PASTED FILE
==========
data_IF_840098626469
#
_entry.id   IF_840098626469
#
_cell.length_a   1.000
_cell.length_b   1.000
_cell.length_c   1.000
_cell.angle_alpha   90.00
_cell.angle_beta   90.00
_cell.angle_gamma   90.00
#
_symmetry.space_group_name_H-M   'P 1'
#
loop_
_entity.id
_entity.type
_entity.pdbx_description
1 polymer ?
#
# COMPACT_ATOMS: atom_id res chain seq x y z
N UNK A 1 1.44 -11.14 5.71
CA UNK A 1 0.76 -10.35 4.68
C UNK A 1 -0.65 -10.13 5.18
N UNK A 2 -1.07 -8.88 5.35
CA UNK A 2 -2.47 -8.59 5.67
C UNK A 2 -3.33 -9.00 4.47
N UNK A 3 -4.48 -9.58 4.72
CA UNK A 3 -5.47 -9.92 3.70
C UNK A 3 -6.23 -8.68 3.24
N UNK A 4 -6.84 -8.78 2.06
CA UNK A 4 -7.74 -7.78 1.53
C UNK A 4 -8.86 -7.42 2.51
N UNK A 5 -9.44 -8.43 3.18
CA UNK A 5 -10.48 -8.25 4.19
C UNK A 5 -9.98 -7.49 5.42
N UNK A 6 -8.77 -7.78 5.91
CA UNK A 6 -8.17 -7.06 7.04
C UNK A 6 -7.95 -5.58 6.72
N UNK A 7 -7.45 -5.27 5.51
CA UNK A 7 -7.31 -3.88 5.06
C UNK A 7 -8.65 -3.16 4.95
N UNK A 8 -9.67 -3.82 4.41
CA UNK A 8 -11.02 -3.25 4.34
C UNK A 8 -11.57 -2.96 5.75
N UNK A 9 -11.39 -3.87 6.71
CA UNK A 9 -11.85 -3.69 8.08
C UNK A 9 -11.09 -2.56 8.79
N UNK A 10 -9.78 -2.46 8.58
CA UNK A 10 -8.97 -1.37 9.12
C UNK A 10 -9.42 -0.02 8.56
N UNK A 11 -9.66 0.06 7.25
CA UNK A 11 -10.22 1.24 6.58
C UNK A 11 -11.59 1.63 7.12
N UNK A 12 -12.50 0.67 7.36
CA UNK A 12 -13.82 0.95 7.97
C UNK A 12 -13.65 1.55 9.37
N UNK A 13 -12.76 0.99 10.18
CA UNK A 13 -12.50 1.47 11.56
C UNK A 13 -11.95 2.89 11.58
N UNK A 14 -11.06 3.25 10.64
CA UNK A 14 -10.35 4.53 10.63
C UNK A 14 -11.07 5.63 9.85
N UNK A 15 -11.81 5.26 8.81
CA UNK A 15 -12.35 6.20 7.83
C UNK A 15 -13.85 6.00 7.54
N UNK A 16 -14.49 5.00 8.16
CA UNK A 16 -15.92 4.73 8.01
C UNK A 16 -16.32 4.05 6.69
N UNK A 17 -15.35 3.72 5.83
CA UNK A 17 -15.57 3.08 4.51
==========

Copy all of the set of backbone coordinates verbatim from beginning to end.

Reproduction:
data_IF_840098626469
#
_entry.id   IF_840098626469
#
_cell.length_a   1.000
_cell.length_b   1.000
_cell.length_c   1.000
_cell.angle_alpha   90.00
_cell.angle_beta   90.00
_cell.angle_gamma   90.00
#
_symmetry.space_group_name_H-M   'P 1'
#
loop_
_entity.id
_entity.type
_entity.pdbx_description
1 polymer ?
#
# COMPACT_ATOMS: atom_id res chain seq x y z
N UNK A 1 1.44 -11.14 5.71
CA UNK A 1 0.76 -10.35 4.68
C UNK A 1 -0.65 -10.13 5.18
N UNK A 2 -1.07 -8.88 5.35
CA UNK A 2 -2.47 -8.59 5.67
C UNK A 2 -3.33 -9.00 4.47
N UNK A 3 -4.48 -9.58 4.72
CA UNK A 3 -5.47 -9.92 3.70
C UNK A 3 -6.23 -8.68 3.24
N UNK A 4 -6.84 -8.78 2.06
CA UNK A 4 -7.74 -7.78 1.53
C UNK A 4 -8.86 -7.42 2.51
N UNK A 5 -9.44 -8.43 3.18
CA UNK A 5 -10.48 -8.25 4.19
C UNK A 5 -9.98 -7.49 5.42
N UNK A 6 -8.77 -7.78 5.91
CA UNK A 6 -8.17 -7.06 7.04
C UNK A 6 -7.95 -5.58 6.72
N UNK A 7 -7.45 -5.27 5.51
CA UNK A 7 -7.31 -3.88 5.06
C UNK A 7 -8.65 -3.16 4.95
N UNK A 8 -9.67 -3.82 4.41
CA UNK A 8 -11.02 -3.25 4.34
C UNK A 8 -11.57 -2.96 5.75
N UNK A 9 -11.39 -3.87 6.71
CA UNK A 9 -11.85 -3.69 8.08
C UNK A 9 -11.09 -2.56 8.79
N UNK A 10 -9.78 -2.46 8.58
CA UNK A 10 -8.97 -1.37 9.12
C UNK A 10 -9.42 -0.02 8.56
N UNK A 11 -9.66 0.06 7.25
CA UNK A 11 -10.22 1.24 6.58
C UNK A 11 -11.59 1.63 7.12
N UNK A 12 -12.50 0.67 7.36
CA UNK A 12 -13.82 0.95 7.97
C UNK A 12 -13.65 1.55 9.37
N UNK A 13 -12.76 0.99 10.18
CA UNK A 13 -12.50 1.47 11.56
C UNK A 13 -11.95 2.89 11.58
N UNK A 14 -11.06 3.25 10.64
CA UNK A 14 -10.35 4.53 10.63
C UNK A 14 -11.07 5.63 9.85
N UNK A 15 -11.81 5.26 8.81
CA UNK A 15 -12.35 6.20 7.83
C UNK A 15 -13.85 6.00 7.54
N UNK A 16 -14.49 5.00 8.16
CA UNK A 16 -15.92 4.73 8.01
C UNK A 16 -16.32 4.05 6.69
N UNK A 17 -15.35 3.72 5.83
CA UNK A 17 -15.57 3.08 4.51